Gyms, zoos, museums, day camps and more reopen in LA County
By Sam Catanzaro
On the same day gyms, museums, day camps and more reopen, Los Angeles County leaders reported one of the highest daily counts of the novel coronavirus (COVID-19)–over 1,500 cases.
On Friday, June 12 the following opened in Los Angeles County for use: Gyms and fitness facilities; pro-league arenas without live audiences; day camps, museums, galleries, zoos and aquariums; campgrounds, RV parks and outdoor recreation; music, film and television production; hotels for leisure travel. Employees and visitors to these businesses will need to wear a cloth face covering when around other people and practice physical distancing of at least 6 feet at all times.
Also on June 12, the Los Angeles County Department of Public Health (Public Health) reported 20 new deaths and 1,633 new cases of COVID-19, one of the highest single-day tallies.
“We continue to watch the indicators on our recovery dashboard to understand how COVID-19 is affecting our communities and our capacity to treat people who may become seriously ill. Our day-to-day actions have a huge impact on our progress and our recovery journey, so please continue to practice physical distancing and wearing cloth face coverings when you are out and around others. As more businesses reopen, these continue to be the tools we have for slowing the spread of the virus and preventing serious illness and deaths,” said Public Health Director Barbara Ferrer.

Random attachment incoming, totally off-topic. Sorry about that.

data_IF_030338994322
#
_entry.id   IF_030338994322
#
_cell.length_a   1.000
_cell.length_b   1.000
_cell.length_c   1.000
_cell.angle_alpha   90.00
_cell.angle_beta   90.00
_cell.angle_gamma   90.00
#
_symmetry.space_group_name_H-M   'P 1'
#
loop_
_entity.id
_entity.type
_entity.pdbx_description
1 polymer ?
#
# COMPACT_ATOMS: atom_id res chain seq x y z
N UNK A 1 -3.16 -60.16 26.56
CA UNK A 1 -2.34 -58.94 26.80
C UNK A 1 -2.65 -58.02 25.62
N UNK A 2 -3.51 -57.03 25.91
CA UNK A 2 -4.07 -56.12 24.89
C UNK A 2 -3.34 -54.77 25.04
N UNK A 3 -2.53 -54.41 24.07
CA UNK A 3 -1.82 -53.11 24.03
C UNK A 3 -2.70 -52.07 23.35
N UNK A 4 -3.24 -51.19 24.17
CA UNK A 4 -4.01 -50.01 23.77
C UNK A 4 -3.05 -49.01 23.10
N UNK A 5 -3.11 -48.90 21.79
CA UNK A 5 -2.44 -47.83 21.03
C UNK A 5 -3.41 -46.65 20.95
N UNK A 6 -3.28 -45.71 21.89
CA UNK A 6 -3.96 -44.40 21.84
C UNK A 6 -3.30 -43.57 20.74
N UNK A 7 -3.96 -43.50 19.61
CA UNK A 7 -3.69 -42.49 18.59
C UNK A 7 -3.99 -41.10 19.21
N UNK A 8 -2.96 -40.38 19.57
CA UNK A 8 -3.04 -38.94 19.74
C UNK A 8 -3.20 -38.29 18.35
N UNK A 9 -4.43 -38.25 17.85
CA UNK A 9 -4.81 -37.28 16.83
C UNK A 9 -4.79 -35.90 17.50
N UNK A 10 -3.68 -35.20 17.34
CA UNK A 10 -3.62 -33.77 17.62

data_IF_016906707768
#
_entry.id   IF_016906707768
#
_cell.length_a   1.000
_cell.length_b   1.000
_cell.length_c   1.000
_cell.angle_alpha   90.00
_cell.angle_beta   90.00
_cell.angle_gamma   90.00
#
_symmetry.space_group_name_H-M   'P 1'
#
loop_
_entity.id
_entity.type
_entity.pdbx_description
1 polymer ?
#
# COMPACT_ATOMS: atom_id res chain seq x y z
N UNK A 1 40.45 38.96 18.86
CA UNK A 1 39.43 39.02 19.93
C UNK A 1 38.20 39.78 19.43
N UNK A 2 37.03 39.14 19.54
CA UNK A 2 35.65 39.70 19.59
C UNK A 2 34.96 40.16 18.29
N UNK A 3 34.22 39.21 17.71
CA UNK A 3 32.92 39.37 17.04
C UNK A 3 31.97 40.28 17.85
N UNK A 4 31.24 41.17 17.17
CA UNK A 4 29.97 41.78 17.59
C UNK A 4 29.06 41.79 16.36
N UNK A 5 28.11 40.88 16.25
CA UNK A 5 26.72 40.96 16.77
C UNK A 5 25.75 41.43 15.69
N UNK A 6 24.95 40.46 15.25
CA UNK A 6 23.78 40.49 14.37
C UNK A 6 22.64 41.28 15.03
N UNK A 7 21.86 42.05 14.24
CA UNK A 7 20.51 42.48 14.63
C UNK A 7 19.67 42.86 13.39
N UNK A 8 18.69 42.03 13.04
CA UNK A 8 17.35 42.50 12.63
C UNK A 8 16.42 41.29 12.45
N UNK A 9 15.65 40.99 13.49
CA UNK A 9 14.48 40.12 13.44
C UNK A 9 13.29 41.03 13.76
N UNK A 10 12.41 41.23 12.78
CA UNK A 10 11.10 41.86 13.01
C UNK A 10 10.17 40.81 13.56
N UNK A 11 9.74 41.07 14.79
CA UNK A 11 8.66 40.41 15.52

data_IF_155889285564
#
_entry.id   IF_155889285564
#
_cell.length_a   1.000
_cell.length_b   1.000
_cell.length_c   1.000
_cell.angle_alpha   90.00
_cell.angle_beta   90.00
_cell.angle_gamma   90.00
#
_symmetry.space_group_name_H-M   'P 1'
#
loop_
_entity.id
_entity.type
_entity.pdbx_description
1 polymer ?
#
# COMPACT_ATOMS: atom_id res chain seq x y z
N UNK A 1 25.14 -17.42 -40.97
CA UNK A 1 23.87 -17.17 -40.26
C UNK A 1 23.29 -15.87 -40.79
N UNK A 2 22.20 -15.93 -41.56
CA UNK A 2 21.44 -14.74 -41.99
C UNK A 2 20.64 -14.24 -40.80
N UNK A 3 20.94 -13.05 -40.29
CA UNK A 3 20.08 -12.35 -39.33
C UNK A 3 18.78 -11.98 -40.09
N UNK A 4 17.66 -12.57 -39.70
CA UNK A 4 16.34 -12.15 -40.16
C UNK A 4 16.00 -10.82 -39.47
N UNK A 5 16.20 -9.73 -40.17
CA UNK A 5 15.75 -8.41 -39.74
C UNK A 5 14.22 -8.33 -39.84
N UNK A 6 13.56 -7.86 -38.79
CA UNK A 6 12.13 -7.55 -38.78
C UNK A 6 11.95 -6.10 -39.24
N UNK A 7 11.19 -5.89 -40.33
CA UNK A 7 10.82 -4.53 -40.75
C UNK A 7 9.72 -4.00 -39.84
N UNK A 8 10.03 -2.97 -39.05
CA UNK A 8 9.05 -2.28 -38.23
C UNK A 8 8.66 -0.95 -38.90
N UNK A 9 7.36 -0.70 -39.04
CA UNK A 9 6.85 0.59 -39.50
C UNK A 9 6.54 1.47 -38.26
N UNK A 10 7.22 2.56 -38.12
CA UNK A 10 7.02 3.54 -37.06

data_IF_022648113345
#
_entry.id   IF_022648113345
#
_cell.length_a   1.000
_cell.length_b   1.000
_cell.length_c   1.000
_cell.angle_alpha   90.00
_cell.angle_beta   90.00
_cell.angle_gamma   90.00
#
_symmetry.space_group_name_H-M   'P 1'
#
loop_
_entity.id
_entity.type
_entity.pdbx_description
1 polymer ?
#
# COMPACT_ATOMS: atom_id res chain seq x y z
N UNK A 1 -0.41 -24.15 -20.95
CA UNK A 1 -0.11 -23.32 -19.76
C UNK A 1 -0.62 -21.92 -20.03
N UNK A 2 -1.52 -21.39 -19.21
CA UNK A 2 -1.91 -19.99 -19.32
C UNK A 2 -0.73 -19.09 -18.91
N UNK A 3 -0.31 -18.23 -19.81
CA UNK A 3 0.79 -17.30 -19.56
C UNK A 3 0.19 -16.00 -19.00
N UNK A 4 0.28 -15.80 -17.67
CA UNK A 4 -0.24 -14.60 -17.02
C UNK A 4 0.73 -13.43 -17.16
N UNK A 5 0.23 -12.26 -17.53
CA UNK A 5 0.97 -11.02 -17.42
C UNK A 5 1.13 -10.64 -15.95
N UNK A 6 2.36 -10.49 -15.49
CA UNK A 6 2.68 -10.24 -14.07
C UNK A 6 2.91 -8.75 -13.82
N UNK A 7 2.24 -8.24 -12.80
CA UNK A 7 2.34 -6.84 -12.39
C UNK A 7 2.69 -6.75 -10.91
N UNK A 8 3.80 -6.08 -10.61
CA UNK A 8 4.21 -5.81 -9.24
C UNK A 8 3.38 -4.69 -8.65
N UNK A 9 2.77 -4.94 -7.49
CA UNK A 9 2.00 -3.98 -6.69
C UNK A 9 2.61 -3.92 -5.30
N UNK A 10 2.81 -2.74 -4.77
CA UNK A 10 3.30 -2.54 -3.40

To date, Public Health has identified 70,476 positive cases of COVID-19 across all areas of LA County, and a total of 2,832 deaths. 322 cases have been reported among Santa Monica residents.
In a June 11 interview with KCRW’s Madeleine Brand, LA County Supervisor Kathryn Barger acknowledged that COVID-19 is a concern but also cited residents’ mental health as an issue that needs to be balanced as well.
“Obviously, COVID is of great concern, but I’m also seeing it hit people as it relates to mental health — not knowing if they’re going to have a job when they come back,” Barger said. “So we need to balance both. We need to get the county up and open again, recognizing that people are going to have to continue to practice social distancing.”